Physical findings in a patient with mesenteric ischemia

What are the physical findings in a patient with mesenteric ischemia? 

Again, the physical findings associated with mesenteric ischemia vary based on etiologic factors and duration of ischemia.

• The classic finding of a patient with an acute occlusion of the SMA is abdominal pain out of proportion to physical examination findings. Early in the course of the disease process the abdominal examination usually consists only of mild abdominal distension and normal or hypoactive bowel sounds. With progression of ischemic injury, bowel sounds decrease, ileus develops, and abdominal distension worsens. Stool becomes guaiac positive; sometimes grossly bloody stool may develop. Volume sequestration is manifested by hypotension and tachycardia, whereas fever and peritoneal signs are indications of transmural injury and likely infarction.

• Patients with venous occlusive disease present with physical examination findings based on the severity and etiologic characteristics of ischemia: congestive heart failure, abdominal mass, stigmata of chronic liver disease and portal hypertension, or hypercoagulability.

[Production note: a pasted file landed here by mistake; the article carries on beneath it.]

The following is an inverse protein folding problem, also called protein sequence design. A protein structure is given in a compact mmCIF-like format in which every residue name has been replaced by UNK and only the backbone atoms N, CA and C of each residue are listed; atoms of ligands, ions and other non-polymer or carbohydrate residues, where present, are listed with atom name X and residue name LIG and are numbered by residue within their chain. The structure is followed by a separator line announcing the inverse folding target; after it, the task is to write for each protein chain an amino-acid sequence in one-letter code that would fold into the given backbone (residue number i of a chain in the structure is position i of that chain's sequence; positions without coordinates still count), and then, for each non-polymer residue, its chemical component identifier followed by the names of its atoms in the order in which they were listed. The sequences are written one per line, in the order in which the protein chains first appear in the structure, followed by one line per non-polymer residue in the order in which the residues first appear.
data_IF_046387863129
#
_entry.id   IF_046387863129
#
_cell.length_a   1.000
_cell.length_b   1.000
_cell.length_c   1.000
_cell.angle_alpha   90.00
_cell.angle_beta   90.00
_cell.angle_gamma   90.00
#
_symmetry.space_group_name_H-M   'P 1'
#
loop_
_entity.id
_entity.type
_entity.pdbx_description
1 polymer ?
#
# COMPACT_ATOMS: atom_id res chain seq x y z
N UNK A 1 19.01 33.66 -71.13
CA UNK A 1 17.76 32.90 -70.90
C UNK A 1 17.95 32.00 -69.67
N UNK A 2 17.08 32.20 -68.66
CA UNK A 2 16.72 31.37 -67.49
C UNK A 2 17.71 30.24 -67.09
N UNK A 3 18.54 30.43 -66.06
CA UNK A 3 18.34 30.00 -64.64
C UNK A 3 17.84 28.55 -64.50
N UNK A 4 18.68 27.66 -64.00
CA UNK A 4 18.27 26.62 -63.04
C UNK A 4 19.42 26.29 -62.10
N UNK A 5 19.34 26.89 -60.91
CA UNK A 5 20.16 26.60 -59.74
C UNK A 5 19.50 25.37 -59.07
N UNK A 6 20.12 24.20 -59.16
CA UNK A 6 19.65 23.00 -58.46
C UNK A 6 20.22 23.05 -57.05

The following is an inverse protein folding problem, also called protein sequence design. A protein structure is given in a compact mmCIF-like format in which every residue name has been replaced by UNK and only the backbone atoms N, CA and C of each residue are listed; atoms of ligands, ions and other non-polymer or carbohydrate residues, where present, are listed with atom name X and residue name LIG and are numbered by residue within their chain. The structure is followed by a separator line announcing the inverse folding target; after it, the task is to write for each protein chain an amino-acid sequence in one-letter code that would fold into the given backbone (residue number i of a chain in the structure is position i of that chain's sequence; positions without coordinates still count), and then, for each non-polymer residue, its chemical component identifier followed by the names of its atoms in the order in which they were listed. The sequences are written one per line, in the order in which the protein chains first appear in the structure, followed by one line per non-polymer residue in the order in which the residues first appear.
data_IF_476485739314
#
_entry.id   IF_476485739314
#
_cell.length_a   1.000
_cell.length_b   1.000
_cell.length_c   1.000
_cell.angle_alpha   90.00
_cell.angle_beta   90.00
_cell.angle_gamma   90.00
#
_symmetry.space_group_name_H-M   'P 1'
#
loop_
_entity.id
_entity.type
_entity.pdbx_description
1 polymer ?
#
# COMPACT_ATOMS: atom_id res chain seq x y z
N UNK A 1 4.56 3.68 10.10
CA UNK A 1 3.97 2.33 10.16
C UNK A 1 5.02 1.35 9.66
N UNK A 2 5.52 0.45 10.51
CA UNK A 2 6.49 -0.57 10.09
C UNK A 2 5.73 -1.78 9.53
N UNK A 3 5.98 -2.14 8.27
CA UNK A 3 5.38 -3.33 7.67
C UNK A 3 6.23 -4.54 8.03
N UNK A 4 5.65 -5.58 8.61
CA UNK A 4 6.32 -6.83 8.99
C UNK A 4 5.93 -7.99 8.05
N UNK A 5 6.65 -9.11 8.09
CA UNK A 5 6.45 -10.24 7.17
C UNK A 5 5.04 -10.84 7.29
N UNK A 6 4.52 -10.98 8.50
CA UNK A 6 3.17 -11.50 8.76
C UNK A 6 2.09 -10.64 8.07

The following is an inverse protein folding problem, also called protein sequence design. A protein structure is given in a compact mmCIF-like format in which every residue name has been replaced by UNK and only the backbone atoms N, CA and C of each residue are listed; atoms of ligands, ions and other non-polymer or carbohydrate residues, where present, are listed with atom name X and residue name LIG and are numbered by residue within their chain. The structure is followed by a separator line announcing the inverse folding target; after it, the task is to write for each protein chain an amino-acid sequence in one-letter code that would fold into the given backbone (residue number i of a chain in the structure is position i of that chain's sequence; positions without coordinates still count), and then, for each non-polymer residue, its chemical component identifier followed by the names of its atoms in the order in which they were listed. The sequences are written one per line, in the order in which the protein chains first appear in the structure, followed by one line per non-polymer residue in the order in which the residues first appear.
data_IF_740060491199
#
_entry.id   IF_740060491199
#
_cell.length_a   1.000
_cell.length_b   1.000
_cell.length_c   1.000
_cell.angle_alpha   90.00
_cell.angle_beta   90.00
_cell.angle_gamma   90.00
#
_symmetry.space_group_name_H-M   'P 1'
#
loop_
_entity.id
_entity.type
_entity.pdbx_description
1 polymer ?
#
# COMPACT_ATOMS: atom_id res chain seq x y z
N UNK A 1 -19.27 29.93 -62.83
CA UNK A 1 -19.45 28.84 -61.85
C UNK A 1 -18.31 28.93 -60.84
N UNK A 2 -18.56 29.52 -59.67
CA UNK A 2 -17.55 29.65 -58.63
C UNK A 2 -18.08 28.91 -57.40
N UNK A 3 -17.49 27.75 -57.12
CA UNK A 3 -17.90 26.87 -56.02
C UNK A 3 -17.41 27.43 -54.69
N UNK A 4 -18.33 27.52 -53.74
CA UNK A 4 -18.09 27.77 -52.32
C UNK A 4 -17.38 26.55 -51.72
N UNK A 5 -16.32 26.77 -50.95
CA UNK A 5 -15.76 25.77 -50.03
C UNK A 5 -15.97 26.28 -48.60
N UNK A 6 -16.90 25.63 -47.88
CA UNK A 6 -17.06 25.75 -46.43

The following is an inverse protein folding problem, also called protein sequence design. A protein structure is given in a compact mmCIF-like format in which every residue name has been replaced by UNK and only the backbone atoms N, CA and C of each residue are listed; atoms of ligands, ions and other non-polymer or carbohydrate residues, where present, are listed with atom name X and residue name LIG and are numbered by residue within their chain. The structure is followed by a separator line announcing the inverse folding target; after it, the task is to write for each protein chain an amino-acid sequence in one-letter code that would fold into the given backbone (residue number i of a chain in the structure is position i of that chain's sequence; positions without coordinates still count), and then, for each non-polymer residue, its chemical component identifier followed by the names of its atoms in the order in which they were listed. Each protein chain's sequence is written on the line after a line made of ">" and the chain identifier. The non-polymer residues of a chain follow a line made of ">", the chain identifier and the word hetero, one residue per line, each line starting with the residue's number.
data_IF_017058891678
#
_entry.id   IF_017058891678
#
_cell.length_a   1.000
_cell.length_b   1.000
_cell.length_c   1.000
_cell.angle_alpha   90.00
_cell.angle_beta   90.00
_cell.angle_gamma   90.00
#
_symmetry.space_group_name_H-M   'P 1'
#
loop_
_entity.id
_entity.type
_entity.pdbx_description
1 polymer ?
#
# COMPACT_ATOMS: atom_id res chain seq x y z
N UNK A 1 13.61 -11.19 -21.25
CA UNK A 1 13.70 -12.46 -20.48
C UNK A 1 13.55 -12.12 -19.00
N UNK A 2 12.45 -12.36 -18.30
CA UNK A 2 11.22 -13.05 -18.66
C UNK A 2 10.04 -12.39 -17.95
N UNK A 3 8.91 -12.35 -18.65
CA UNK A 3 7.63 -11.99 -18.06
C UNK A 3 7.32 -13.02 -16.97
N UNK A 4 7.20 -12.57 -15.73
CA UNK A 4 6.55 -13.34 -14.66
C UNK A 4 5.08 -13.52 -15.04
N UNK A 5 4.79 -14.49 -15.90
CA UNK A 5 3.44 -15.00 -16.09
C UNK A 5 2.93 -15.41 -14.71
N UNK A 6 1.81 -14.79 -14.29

• NOMI should be suspected in the correct clinical setting. Patients present with early complaints that are less dramatic than those of patients with acute arterial occlusion; however, a small proportion of patients do not have abdominal pain. Physical examination findings vary with the duration of ischemia. Patients usually describe chronic, recurrent abdominal pain secondary to compromised flow through the SMA. There are no specific physical examination findings. Of note, most patients have evidence of peripheral vascular disease and may also have weight loss.


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